Associate Professor; Director, School of Architecture Practicum Program
Rice University Bachelor of Arts / Architecture + Art and Art History, 1981
Rice University, Bachelor of Architecture, 1983
Columbia University, Master of Architecture / Building Design, 1989
Construction technology, Tectonics, Foundational Design, Critical Regionalism, Minimalism and Architecture
Charles Rudolph is an architect and associate professor who began teaching at Georgia Tech in 1993. He moved to Atlanta from New York City, where he worked in the offices of Peter M. Wheelwright, AIA and Pei, Cobb, Freed and Partners. Rudolph's experience at Pei, Cobb, Freed included working with partner Michael Flynn, the firm's curtain wall specialist, on the Barcelona, Spain and Ronald Reagan Washington D.C. International Trade Center Projects (1991-93). Rudolph received a MS in Building Design from Columbia in 1989 (studying under Professor Kenneth Frampton) and teaches courses in construction technology and seminars that focus on the current status of tectonics in contemporary architecture and building culture. He has taught architectural design studio at all levels, foremost being the MArch foundational “core” studio, which he has taught since 2004. Currently Rudolph is coordinating the first year B.S. Arch studio. From 1997-2010, he directed the Career Discovery in Architecture summer program for high school students, and he has directed the School’s Practicum Internship Program since 2016. From 2010-14, he was part of an NSF-sponsored interdisciplinary team that investigated the potential for integrating alternative energy technology (bio-fuel from harvested algae / waste stream management) in the design of high-density urban housing.
During his undergraduate years at Rice University, Rudolph studied painting and art history and continues to explore relationships between architecture, the visual arts, and theories of philosophy and aesthetics. From 2000 – 2010 he taught a seminar titled "Minimal Art and Architecture" and has written on the relationship between minimal art's “material and phenomenological structure” and various contemporary works of architecture and landscape. Other research interests have focused on design-for-communities and adaptive reuse in the transitioning neighborhoods of Atlanta. Since the Olympic year of 1996, Rudolph has conducted several studios that engage community groups and design centers in the re-visioning of empty schools, abandoned lots, and underused parks in historic communities bordering downtown Atlanta.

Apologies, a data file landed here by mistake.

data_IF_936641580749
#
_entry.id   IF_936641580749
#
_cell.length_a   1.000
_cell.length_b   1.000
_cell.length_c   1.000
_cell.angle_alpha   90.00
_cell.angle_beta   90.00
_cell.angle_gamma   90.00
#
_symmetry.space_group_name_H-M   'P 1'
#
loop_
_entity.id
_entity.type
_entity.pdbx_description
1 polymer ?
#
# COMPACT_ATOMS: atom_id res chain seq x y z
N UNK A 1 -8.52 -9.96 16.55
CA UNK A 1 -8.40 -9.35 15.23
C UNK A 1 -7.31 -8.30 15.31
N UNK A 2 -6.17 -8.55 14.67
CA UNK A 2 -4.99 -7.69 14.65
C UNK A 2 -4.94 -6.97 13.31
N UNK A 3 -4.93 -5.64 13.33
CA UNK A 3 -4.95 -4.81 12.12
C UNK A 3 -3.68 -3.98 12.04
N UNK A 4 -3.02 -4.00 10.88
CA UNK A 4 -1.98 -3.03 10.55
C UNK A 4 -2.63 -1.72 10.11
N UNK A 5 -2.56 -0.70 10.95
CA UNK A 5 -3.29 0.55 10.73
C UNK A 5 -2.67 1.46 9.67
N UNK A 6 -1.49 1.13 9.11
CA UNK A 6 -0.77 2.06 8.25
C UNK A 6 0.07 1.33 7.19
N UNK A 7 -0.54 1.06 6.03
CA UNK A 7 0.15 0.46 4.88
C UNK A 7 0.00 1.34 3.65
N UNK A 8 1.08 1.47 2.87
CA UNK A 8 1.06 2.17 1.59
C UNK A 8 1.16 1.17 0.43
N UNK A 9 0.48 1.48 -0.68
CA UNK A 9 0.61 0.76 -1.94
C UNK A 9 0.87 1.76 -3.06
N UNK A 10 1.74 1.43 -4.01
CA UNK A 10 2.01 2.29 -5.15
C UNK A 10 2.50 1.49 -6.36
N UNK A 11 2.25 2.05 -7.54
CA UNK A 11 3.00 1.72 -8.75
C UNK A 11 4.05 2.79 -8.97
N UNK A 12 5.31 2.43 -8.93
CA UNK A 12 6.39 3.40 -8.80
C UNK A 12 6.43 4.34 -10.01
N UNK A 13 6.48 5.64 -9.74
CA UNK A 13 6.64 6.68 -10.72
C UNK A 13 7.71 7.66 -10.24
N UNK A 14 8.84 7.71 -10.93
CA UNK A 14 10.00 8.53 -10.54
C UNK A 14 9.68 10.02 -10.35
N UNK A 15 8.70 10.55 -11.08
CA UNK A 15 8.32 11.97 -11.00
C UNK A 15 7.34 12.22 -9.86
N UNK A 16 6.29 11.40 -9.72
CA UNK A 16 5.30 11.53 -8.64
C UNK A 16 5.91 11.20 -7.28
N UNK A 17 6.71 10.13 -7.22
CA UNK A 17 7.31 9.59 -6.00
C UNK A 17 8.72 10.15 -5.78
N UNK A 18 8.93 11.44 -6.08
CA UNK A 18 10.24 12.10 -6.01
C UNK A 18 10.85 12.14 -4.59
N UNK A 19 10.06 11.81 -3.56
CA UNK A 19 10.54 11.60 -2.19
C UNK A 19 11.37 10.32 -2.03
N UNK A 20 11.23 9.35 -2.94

NSF-SEP (Sustainable Energy Pathways): “Sustainable Housing through Holistic Waste Stream Management and Algal Cultivation. The project was a joint venture bringing together faculty from the Schools of Building Construction (Castro-Lacouture, Co-PI) Architecture (C. Rudolph, Co-PI), City and Regional Planning (P. Yang, Co-PI) with Ohio University’s Center for Algal Engineering and Commercialization. As part of the focus on architectural design integration and construction, Rudolph led an undergraduate “algae-powered” housing studio in fall 2016.